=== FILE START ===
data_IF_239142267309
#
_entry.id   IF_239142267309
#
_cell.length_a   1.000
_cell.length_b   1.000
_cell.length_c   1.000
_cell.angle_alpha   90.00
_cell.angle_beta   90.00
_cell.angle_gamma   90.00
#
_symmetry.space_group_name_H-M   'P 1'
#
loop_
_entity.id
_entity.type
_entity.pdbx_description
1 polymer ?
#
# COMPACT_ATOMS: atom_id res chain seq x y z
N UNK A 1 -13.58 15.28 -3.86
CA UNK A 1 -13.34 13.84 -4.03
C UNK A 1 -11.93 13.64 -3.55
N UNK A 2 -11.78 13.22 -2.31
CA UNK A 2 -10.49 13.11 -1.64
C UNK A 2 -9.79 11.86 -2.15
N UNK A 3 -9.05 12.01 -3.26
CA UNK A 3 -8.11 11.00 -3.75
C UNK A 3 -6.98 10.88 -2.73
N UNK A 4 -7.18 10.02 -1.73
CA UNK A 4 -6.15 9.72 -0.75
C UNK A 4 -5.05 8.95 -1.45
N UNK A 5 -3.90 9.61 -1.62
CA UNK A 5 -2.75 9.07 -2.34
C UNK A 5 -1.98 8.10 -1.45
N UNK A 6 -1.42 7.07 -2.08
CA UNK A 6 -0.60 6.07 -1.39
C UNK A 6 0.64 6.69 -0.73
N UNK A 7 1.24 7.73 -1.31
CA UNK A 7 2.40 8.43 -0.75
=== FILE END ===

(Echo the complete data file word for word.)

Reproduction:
data_IF_239142267309
#
_entry.id   IF_239142267309
#
_cell.length_a   1.000
_cell.length_b   1.000
_cell.length_c   1.000
_cell.angle_alpha   90.00
_cell.angle_beta   90.00
_cell.angle_gamma   90.00
#
_symmetry.space_group_name_H-M   'P 1'
#
loop_
_entity.id
_entity.type
_entity.pdbx_description
1 polymer ?
#
# COMPACT_ATOMS: atom_id res chain seq x y z
N UNK A 1 -13.58 15.28 -3.86
CA UNK A 1 -13.34 13.84 -4.03
C UNK A 1 -11.93 13.64 -3.55
N UNK A 2 -11.78 13.22 -2.31
CA UNK A 2 -10.49 13.11 -1.64
C UNK A 2 -9.79 11.86 -2.15
N UNK A 3 -9.05 12.01 -3.26
CA UNK A 3 -8.11 11.00 -3.75
C UNK A 3 -6.98 10.88 -2.73
N UNK A 4 -7.18 10.02 -1.73
CA UNK A 4 -6.15 9.72 -0.75
C UNK A 4 -5.05 8.95 -1.45
N UNK A 5 -3.90 9.61 -1.62
CA UNK A 5 -2.75 9.07 -2.34
C UNK A 5 -1.98 8.10 -1.45
N UNK A 6 -1.42 7.07 -2.08
CA UNK A 6 -0.60 6.07 -1.39
C UNK A 6 0.64 6.69 -0.73
N UNK A 7 1.24 7.73 -1.31
CA UNK A 7 2.40 8.43 -0.75